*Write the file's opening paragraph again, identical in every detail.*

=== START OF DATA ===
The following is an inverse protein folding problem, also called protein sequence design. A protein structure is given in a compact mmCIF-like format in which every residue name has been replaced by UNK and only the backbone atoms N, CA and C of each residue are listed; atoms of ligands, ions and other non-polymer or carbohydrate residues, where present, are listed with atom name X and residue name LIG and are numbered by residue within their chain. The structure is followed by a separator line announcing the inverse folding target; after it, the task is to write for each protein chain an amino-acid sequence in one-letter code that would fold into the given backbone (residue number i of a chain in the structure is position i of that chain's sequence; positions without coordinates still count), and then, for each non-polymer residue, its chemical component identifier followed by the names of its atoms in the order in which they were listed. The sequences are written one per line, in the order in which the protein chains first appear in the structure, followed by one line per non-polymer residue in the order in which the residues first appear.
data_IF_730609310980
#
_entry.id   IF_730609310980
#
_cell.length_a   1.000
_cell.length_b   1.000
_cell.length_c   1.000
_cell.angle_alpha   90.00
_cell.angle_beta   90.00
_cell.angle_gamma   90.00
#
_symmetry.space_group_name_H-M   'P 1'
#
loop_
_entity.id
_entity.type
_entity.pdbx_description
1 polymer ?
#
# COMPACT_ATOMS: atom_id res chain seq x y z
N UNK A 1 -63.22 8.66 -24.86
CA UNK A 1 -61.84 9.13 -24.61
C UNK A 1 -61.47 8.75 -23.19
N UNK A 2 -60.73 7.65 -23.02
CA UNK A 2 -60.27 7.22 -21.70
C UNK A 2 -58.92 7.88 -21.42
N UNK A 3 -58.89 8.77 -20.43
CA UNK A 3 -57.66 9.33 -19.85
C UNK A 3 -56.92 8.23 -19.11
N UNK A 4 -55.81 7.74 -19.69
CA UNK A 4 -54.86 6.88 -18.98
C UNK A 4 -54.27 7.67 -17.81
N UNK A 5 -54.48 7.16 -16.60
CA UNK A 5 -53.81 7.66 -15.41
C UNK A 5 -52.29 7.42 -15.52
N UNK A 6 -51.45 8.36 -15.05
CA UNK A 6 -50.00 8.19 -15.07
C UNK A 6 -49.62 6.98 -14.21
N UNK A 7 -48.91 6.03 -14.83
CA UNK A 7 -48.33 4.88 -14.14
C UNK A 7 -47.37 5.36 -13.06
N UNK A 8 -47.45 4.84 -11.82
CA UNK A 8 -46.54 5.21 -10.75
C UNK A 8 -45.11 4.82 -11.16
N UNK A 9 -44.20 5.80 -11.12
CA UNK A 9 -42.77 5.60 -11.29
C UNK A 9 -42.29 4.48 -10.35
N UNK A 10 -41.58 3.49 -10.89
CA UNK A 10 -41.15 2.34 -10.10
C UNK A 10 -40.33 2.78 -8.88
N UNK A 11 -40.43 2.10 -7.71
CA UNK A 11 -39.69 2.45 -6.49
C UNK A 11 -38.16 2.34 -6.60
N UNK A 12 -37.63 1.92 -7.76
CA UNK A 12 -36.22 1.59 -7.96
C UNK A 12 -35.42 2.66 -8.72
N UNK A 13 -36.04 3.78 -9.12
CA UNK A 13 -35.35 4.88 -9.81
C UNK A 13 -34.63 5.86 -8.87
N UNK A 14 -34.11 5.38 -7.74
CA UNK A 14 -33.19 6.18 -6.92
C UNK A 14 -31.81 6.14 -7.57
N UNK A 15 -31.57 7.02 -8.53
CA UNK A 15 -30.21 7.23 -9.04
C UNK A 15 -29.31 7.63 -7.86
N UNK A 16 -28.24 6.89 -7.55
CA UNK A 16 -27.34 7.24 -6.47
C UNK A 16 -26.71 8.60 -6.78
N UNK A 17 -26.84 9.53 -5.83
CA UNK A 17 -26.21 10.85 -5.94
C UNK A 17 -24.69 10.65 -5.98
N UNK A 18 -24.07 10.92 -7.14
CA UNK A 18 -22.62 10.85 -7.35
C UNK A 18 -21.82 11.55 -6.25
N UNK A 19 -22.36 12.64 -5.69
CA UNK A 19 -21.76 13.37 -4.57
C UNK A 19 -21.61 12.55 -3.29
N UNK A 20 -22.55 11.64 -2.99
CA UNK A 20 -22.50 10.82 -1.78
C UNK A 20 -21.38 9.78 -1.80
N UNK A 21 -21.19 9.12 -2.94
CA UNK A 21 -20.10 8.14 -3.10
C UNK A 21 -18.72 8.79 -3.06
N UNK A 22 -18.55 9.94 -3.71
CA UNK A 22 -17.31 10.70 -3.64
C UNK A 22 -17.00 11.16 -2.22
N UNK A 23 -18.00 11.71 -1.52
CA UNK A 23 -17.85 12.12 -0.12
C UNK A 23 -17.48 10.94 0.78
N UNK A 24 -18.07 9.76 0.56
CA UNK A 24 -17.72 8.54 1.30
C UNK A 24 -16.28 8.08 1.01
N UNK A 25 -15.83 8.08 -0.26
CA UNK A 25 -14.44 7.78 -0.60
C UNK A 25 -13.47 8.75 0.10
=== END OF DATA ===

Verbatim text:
The following is an inverse protein folding problem, also called protein sequence design. A protein structure is given in a compact mmCIF-like format in which every residue name has been replaced by UNK and only the backbone atoms N, CA and C of each residue are listed; atoms of ligands, ions and other non-polymer or carbohydrate residues, where present, are listed with atom name X and residue name LIG and are numbered by residue within their chain. The structure is followed by a separator line announcing the inverse folding target; after it, the task is to write for each protein chain an amino-acid sequence in one-letter code that would fold into the given backbone (residue number i of a chain in the structure is position i of that chain's sequence; positions without coordinates still count), and then, for each non-polymer residue, its chemical component identifier followed by the names of its atoms in the order in which they were listed. The sequences are written one per line, in the order in which the protein chains first appear in the structure, followed by one line per non-polymer residue in the order in which the residues first appear.